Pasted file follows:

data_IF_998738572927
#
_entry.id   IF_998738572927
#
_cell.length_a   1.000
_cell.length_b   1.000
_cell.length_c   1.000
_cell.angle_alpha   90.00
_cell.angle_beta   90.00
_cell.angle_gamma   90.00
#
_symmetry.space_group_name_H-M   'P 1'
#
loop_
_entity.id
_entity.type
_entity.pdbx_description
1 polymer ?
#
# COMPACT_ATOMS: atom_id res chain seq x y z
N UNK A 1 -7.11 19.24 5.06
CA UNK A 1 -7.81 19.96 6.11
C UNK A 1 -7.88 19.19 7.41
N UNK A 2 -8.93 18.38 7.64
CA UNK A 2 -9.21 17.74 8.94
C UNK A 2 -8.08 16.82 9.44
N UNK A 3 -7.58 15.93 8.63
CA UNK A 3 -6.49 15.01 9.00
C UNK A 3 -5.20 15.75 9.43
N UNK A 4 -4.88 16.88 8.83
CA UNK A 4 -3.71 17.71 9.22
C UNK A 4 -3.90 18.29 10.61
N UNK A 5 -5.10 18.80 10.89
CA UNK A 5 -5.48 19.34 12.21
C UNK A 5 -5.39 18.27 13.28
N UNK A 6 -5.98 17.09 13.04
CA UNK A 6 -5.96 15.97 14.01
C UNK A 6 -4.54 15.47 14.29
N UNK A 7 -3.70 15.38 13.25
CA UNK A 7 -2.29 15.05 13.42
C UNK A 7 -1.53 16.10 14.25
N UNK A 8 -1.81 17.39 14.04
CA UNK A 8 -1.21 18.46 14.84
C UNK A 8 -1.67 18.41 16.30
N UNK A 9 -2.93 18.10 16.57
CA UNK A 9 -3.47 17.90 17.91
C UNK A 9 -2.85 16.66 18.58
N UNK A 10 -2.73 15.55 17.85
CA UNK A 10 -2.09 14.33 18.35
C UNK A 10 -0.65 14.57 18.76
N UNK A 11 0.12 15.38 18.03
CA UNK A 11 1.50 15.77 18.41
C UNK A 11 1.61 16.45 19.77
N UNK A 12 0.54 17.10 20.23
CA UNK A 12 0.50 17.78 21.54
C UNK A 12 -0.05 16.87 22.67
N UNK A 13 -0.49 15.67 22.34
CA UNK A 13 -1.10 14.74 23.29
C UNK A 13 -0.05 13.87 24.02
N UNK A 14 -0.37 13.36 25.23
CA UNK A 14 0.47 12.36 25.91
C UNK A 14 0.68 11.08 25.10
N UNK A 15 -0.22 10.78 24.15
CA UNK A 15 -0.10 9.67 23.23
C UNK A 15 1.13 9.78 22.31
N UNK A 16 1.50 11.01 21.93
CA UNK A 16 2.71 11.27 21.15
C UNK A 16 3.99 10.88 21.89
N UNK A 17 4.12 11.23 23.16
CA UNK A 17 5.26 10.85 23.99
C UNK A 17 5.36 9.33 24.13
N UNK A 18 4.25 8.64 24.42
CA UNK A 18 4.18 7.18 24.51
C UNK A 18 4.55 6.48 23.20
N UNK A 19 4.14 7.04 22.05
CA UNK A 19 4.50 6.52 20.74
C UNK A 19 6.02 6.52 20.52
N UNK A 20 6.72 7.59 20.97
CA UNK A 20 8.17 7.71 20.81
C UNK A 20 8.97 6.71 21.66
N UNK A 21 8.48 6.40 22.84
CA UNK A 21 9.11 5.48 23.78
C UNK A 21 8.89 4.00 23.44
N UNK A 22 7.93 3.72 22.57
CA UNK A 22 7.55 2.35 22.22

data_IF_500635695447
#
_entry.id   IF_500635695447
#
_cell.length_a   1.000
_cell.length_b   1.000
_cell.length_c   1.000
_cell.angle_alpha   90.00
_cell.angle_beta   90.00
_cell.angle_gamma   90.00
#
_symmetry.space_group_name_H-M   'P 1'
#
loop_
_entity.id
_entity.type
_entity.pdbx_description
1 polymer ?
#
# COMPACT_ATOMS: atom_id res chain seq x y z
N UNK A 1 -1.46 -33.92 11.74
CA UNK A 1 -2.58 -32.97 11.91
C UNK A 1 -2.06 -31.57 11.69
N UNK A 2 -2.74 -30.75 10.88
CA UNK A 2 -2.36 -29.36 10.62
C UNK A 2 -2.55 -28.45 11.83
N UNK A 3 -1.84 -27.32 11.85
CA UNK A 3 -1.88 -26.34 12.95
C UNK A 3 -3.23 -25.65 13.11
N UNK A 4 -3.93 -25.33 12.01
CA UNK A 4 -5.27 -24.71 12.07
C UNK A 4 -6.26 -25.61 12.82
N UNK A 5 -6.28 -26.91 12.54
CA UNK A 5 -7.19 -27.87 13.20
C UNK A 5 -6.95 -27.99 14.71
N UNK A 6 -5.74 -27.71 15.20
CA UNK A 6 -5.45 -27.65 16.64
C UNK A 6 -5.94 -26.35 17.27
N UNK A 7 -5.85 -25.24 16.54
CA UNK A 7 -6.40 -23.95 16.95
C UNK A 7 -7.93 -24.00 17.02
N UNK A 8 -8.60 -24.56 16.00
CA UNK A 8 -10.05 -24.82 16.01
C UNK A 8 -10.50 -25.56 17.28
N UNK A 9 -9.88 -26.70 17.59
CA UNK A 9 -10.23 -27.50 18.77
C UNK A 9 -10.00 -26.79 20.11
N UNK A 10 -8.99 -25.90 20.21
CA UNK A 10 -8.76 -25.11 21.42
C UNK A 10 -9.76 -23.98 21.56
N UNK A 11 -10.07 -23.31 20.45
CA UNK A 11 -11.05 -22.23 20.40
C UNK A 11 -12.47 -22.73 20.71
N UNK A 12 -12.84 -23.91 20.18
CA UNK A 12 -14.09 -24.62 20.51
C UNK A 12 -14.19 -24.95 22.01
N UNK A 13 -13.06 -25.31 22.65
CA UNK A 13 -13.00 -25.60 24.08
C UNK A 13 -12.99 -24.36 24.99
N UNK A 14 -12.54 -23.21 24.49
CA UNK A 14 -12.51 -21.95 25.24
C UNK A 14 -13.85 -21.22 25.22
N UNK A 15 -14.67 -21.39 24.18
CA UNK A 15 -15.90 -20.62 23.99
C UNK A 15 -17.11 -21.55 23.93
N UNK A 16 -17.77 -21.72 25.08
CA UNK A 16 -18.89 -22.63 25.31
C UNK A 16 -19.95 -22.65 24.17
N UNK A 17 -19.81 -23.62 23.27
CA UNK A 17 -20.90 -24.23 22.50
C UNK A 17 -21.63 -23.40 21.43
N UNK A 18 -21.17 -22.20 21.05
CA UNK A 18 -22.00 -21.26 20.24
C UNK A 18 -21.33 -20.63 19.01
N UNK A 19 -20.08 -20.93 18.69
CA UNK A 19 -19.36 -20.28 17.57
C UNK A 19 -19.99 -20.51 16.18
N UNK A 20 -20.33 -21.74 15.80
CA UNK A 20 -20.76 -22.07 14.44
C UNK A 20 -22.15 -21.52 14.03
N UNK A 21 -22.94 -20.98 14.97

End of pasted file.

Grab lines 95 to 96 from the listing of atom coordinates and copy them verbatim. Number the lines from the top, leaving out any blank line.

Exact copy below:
_cell.angle_gamma   90.00
#